Sometimes while I slept people would stop on the island. They would pull up their boat, walk to the tent, see me buried in my bag, and leave again. Occasionally, I awoke to a plate of donuts or fresh fish left by unknown visitors.
When you live alone in a tent on an Arctic Ocean island you might expect heightened senses and light sleep. Hearing a boat approaching the island or a bear approaching your tent would be a good survival skill.
I took this photo after a good night’s sleep. I crawled out of the tent to find that the Arctic Ocean had moved thousands of tons of ice into this massive wall less than a hundred yards from where I slept.
It’s amazing I survived at all.
[This is a scan from the original slide. From film. Some of you may remember that stuff.]
Fall caching; squirrel on the move.
This is a cautionary tale.
A chipmunk spent its morning trying to pilfer any bit of food it could find from my campsite. The food was packed, hung, and covered. There were no bits lying around, no dirty dishes, no tossed veggie scraps. The chipmunk tried every angle, checked every stuff sack and container to no avail.
Meanwhile, a squirrel spent its morning dashing through the campsite. It collected cones in trees near the lake, ran through camp with a cone in its mouth, and then into the alders along the edge of the lake’s outflow meadow. A few minutes later, having stashed the cone in some secret place, it would run back to camp, stop to look at me over my pack or across the fire ring, and then continue on its path. It didn’t disturb any of my things or even sniff at the stuff sacks. Every five minutes it made another roundtrip through camp.
After a couple of hours, the chipmunk was still angling for something easy and free, although it seemed to have less enthusiasm at this point. It stopped to scold me occasionally as if to say, “How dare you! Where is my breakfast?” It would disappear for ten or twenty minutes and then reappear to once again check every item. Just in case.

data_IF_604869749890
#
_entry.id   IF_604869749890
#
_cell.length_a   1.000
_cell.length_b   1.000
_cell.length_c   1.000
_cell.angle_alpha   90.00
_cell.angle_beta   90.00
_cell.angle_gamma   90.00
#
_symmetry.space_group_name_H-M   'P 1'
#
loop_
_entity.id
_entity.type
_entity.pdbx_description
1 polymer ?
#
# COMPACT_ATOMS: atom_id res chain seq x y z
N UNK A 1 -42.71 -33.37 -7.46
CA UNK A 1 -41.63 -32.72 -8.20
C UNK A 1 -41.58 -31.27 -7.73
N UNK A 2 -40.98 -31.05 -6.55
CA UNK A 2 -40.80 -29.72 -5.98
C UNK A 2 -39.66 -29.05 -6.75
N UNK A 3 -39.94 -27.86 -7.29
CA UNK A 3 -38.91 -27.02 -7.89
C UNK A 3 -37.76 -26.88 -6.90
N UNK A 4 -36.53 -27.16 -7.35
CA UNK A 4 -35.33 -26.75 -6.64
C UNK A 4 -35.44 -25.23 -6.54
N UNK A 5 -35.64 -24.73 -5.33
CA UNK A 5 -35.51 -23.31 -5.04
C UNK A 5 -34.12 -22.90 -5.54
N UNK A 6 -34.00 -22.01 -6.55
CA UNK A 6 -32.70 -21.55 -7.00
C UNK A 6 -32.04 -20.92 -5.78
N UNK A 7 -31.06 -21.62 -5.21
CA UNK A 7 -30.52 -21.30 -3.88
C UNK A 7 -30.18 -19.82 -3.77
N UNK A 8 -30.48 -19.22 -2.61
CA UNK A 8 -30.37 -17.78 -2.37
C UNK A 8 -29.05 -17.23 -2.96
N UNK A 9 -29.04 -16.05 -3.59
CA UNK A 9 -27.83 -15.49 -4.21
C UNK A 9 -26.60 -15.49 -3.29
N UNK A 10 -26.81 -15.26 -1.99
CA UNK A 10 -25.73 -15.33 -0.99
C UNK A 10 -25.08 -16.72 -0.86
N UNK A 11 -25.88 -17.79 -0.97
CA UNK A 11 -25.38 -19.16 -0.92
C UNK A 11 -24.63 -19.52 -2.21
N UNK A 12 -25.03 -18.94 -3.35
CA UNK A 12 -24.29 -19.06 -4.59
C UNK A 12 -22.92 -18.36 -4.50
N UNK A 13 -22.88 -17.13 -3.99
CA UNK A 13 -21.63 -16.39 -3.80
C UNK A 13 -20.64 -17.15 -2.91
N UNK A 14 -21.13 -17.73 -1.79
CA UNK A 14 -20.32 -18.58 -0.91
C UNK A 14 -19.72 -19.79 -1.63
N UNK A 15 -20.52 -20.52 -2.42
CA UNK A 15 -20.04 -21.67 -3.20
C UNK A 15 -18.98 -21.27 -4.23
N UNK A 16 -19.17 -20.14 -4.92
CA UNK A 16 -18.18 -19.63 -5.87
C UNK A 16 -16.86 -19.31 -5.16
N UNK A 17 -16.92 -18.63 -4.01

The squirrel also scolded me but it was because I inadvertently stepped into its path when it was crossing camp. Halfway through the morning, the squirrel stopped for a snack – a cone he found near one of his supply trees – and then went back to work.
Returning to my briefly unguarded teacup, I found two tiny droplets on the rock next to it. Inside the rim of the cup, there were two little, wet paw prints. The cup was otherwise undisturbed, not knocked over, no floating debris, just two perfect paw prints.
I took this photo by predicting the squirrel’s movement along the same path through camp. It was reliable, as is his winter food supply. The chipmunk only got wet feet for his morning’s work.
Twilight on the surface
The main stem of the Columbia River has 14 dams on it, including the largest dam in the United States. Within the entire Columbia basin, more than 400 dams generate almost half of the hydropower in the US.
Ship locks at several dams and channel dredging allow navigation from the Pacific Ocean to Lewiston, Idaho – more than 400 miles inland.
In the late 1800s, half a million salmon were caught for canning and export in one season. Today four of the 400 dams have fish ladders.
The river irrigates 670,000 acres of sagebrush desert in Washington. As many as 100 illegal dams on private property irrigate an unknown number of additional acres.
Hanford, a Cold War plutonium production site, is the most contaminated nuclear site in the US. For 27 years radioactive cooling water from the eight plutonium production reactors was released back into the Columbia River. The federal government did not disclose this information until more than a decade after the discharge ceased.
Today, an estimated 270 billion gallons of groundwater have been contaminated by high-level nuclear waste that leaked from Hanford’s storage tanks. A million-gallon plume of that radioactive groundwater is expected to hit the Columbia River within the next 10 years at the earliest and 50 years at the latest.
I took this photo in the fading evening light of a typical Columbia River day. Train tracks, carrying coal and oil trains, parallel both banks; grain and coal barges ply its waters; Interstate 84 flanks its south shore; thousands of wind turbines, just visible on the far shore, stand sentinel to the north and south; the slow, warm, slack water impounded behind another dam holds fish that can’t move downstream fast enough and can’t move upstream at all; the final ingredient in the cocktail is three decades of nuclear waste in the water and sediments. The calm water and the pastel light are a lovely façade on a tenacious, living body of water that miraculously continues to survive.